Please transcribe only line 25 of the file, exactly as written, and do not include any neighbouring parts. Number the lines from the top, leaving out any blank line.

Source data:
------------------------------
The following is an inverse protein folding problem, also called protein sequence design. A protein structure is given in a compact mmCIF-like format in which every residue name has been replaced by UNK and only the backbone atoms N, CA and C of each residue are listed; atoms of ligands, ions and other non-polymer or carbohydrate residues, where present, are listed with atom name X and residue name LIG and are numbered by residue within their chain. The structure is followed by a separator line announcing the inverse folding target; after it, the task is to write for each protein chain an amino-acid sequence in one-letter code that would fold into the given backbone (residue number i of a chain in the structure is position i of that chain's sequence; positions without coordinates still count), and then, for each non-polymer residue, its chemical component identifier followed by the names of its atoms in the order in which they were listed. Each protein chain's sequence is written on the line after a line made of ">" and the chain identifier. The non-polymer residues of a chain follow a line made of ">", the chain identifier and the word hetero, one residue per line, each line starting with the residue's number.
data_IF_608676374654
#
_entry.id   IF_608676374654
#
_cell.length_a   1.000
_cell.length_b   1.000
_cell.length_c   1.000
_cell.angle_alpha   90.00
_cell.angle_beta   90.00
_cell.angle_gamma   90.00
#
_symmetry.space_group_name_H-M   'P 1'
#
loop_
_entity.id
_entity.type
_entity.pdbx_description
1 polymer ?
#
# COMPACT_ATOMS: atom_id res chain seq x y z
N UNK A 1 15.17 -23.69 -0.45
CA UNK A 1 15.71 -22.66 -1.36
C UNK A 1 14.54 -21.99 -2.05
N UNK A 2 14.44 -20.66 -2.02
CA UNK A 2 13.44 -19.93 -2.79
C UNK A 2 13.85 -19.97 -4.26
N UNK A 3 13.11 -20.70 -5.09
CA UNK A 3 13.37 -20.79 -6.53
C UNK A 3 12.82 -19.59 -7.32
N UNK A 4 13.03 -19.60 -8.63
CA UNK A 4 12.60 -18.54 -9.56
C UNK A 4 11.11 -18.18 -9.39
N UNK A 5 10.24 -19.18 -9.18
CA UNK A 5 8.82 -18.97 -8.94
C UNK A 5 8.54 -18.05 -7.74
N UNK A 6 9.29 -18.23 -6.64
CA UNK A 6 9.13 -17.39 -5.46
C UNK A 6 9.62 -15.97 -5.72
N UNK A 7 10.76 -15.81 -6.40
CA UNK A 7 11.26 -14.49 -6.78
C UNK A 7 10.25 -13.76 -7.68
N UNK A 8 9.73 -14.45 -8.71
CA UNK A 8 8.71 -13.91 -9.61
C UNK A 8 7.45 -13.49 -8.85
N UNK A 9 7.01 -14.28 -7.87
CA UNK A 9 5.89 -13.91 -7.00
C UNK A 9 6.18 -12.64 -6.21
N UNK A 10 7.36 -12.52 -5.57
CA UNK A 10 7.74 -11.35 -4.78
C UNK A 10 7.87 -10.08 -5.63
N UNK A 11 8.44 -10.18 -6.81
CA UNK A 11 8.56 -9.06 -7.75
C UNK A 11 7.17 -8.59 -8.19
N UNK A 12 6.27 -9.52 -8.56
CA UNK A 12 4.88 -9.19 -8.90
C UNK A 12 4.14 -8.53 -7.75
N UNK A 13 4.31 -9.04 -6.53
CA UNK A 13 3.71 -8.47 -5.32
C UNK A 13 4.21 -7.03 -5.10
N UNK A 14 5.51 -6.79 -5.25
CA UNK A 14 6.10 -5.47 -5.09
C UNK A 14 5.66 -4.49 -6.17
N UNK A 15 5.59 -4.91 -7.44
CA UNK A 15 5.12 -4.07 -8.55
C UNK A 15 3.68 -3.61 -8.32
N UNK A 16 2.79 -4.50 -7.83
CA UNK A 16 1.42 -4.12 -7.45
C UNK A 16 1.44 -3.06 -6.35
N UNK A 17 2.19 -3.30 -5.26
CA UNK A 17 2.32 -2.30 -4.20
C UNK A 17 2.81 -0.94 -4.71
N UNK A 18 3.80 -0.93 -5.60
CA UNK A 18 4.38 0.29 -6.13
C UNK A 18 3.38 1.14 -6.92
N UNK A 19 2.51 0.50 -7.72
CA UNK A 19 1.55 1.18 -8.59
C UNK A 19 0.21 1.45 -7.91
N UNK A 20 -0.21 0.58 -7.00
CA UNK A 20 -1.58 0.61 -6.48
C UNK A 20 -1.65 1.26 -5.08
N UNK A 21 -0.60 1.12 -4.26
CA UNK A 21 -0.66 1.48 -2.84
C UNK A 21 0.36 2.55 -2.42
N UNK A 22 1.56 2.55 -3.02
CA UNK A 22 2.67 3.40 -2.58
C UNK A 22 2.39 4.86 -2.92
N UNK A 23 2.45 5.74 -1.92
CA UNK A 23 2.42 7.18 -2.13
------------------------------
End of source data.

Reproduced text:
N UNK A 2 14.44 -20.66 -2.02